Leon Berrong, father of Blount County Sheriff James Berrong and a founding member of Maryville Alcoa Blount County Parks and Recreation, died Feb. 18 at his home. He was 82.
Sheriff Berrong said his father passed away at about 2:30 p.m. “He had Alzheimer’s disease the last few years and he had other medical issues associated with that. His system slowly, but surely shut down,” he said.
Leon Berrong was a Blount County native. “He grew up next to Everett High School, played high school sports and was very active in the community,” the sheriff said.
The sheriff said his father was active in church, was a deacon at First Baptist Church of Maryville, was on the Blount Memorial Hospital board and was active in civic groups and public service. “He was on the Blount County Commission from 1969 to ‘75. When we moved out of our district in the City of Maryville to the golf course, he resigned his commission seat,” the sheriff said.
Like many in his family, Berrong was a teacher and a coach. “He was teaching at Greenville High School when I was born. He moved back to Maryville and worked for Vulcan Materials for 20 years and worked at a couple of asphalt and crushed stone companies,” James Berrong said.
Lambert Acres Golf Course was started on a farm owned by the sheriff’s grandfather. Leon operated the golf course while still working his full-time job. “He always had a full-time job,” the sheriff said. “When you are in the golf business, you have to have a full time job, too. He really didn’t start playing golf until we built the course. He played until the late 1990s.”
Sheriff Berrong said his father had a big influence on him, his brother Nick Berrong and other young people in the community. “He was such an influence. He instilled so much in us. He was so kind and helpful to so many people and did things I didn’t even know about. The past few days, people have told me about how he helped them throughout their lives,” the sheriff said.
Sheriff Berrong said when he first ran for office, he thought the Lanier Community would be the area where he would get the least support because he didn’t know many residents in that area. It turned out to be the community the supported him the most because residents knew his father.
“Every door I knocked on that day, the residents asked me if I was Leon’s son. I ran to Brickmill Market and called my campaign manager, Peggy Lambert, and said, ‘I think we’re pretty strong in Lanier,’” he said.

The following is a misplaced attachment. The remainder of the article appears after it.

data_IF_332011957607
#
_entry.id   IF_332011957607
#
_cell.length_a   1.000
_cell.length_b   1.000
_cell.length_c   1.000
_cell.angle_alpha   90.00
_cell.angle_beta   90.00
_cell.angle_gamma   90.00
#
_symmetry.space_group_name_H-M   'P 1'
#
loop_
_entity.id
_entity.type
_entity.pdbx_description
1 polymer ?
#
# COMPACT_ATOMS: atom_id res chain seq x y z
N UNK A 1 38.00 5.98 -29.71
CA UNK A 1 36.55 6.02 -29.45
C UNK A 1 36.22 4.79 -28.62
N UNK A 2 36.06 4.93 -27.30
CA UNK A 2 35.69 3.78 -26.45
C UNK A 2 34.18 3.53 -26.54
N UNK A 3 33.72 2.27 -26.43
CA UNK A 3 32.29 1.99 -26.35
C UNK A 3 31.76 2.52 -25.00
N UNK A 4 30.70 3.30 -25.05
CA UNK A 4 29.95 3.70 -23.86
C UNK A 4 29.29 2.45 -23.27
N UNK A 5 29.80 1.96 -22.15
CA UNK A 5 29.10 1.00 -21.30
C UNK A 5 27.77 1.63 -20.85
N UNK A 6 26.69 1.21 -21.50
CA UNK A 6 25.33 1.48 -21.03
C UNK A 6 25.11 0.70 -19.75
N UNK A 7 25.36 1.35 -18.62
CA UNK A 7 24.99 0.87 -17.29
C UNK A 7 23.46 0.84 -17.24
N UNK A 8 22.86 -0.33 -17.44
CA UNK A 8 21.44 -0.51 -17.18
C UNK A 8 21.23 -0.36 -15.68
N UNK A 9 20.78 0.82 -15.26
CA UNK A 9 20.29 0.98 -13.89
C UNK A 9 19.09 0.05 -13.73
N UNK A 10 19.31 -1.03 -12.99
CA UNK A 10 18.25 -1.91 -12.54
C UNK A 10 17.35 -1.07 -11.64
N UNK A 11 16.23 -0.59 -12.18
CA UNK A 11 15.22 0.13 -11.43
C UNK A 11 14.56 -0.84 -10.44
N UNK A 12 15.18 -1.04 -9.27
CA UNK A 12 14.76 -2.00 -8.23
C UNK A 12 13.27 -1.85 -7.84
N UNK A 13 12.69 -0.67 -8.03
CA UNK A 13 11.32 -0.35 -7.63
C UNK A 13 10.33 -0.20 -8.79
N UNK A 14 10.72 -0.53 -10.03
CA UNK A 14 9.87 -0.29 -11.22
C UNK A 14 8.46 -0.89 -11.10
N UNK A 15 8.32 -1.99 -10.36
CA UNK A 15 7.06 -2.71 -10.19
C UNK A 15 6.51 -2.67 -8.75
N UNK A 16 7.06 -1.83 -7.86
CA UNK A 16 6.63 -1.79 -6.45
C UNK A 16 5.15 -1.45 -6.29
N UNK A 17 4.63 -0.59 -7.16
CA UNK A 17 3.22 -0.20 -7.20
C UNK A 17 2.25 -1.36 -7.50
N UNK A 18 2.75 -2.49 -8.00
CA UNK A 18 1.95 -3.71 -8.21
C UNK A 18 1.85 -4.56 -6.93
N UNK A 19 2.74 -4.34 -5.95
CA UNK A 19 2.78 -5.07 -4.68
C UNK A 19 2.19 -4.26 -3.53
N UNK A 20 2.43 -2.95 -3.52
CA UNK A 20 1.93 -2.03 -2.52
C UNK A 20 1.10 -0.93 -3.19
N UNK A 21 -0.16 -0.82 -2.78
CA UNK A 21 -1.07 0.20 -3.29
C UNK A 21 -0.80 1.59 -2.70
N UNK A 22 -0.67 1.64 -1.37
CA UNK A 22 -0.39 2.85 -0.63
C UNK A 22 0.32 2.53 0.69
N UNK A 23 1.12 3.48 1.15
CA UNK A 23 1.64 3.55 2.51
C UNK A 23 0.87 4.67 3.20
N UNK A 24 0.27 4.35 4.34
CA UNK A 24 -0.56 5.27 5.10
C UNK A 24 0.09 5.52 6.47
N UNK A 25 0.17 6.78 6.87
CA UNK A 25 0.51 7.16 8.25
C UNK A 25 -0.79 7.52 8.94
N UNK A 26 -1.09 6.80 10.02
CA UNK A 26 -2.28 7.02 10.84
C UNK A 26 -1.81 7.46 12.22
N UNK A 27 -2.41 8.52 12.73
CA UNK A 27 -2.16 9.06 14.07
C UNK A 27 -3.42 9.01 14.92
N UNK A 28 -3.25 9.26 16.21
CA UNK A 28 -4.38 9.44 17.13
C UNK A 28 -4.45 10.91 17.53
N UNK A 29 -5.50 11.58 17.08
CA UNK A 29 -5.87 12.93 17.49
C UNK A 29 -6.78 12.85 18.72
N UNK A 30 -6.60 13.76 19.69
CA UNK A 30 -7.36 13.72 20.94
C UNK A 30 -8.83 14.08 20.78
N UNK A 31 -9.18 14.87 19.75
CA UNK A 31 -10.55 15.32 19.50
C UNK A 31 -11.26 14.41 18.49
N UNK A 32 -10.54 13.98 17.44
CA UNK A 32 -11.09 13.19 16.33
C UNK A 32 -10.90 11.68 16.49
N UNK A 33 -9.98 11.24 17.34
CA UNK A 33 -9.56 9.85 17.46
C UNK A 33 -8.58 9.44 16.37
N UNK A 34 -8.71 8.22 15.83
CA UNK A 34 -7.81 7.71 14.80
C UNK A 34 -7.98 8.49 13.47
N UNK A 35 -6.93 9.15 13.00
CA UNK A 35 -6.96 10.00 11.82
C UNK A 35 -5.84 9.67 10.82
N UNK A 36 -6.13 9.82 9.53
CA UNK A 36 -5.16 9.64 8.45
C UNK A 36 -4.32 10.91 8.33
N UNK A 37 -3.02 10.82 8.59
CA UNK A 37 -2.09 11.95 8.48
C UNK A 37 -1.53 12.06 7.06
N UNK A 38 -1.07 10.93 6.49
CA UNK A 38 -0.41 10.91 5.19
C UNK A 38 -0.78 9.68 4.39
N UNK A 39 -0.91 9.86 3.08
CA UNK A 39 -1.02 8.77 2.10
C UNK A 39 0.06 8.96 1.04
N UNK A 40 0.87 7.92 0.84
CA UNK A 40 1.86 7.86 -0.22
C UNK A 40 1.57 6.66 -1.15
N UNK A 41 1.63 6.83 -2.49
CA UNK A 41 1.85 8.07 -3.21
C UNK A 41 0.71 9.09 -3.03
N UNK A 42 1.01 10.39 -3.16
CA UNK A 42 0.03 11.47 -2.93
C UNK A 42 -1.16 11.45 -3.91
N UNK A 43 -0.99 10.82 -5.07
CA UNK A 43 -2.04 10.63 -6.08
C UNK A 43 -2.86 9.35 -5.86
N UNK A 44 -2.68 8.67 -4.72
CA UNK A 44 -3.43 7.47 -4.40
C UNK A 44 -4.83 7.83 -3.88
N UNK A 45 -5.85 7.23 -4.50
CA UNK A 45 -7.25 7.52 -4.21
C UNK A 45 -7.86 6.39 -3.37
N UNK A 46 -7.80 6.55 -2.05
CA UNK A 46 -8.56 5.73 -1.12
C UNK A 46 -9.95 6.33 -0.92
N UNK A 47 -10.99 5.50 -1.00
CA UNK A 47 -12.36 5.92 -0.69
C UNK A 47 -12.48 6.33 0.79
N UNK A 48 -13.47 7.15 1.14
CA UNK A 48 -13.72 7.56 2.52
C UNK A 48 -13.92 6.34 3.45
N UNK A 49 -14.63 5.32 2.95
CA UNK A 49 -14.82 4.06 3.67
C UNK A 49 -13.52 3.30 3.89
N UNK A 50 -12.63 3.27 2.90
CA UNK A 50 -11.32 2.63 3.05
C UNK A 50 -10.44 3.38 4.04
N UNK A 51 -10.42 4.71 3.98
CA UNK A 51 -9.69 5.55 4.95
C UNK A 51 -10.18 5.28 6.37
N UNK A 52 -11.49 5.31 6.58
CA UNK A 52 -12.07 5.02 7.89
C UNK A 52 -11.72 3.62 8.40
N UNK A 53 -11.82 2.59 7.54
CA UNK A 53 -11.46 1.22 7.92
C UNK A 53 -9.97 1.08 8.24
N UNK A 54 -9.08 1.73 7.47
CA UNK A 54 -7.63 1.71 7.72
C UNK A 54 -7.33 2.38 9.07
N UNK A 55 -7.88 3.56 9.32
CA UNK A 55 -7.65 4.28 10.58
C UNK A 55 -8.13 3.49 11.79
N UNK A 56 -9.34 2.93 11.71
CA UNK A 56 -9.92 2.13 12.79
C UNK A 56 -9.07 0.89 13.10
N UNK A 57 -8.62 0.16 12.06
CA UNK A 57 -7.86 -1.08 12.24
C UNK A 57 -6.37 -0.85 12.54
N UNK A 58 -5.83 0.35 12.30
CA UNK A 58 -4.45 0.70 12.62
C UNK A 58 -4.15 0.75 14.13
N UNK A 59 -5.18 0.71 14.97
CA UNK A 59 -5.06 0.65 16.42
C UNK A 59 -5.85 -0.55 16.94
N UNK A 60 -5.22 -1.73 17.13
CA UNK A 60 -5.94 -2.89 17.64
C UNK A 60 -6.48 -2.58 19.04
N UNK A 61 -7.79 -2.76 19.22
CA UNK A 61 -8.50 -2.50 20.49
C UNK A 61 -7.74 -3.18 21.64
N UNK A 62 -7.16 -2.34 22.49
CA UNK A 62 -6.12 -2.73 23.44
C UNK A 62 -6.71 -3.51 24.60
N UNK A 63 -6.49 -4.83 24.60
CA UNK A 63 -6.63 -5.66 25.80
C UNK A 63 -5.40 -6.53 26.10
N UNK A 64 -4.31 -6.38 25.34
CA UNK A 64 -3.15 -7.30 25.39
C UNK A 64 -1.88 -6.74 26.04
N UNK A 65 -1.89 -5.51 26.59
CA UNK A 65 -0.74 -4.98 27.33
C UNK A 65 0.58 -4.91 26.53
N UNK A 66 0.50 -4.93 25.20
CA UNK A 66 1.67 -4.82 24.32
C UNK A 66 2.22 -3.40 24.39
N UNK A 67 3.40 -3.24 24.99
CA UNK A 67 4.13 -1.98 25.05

That was the way residents reacted throughout Blount County, Berrong said. “When I knocked on a door, the first question they asked was if I was Leon’s son. When I said yes, they would tell me I had their support,” he said.
The sheriff said his father was a man of his word. “If he told you something, it was done. It didn’t matter if he lost money; if he shook your hand, it was done,” the sheriff said. “He made a big impact. He was an honorable, Christian man.”
Sheriff Berrong said his father helped start Maryville Alcoa Blount County Parks and Recreation Commission because of his love of sports and children. “He thought if kids were playing sports, they would stay out of trouble,” the sheriff said. “He wanted to develop opportunities for everybody to be able to play sports.”
Leon Berrong is survived by Lynn Berrong, his wife of 56 years; his sons James and Nick; and grandchildren, Caroline and Chad Berrong.
The sheriff said friends can call at their convenience to sign the condolence book at Smith Mortuary but no visitation is planned. The family will have a short graveside service.
In lieu of flowers, donations can be made to First Baptist Church of Maryville, Pleasant Grove Baptist or the Maryville Alcoa Blount County Parks and Recreation Leon Berrong Scholarship Fund. The fund was established to allow less fortunate children in the community the opportunity to participate in the Parks and Rec programs.
On Thursday night, the Blount County Commission observed a moment of silence for Leon Berrong.
“The thoughts and prayers for us have just been overwhelming,” the sheriff said. “I thank everyone for their thoughts and prayers. We appreciate their support in this emotional time.”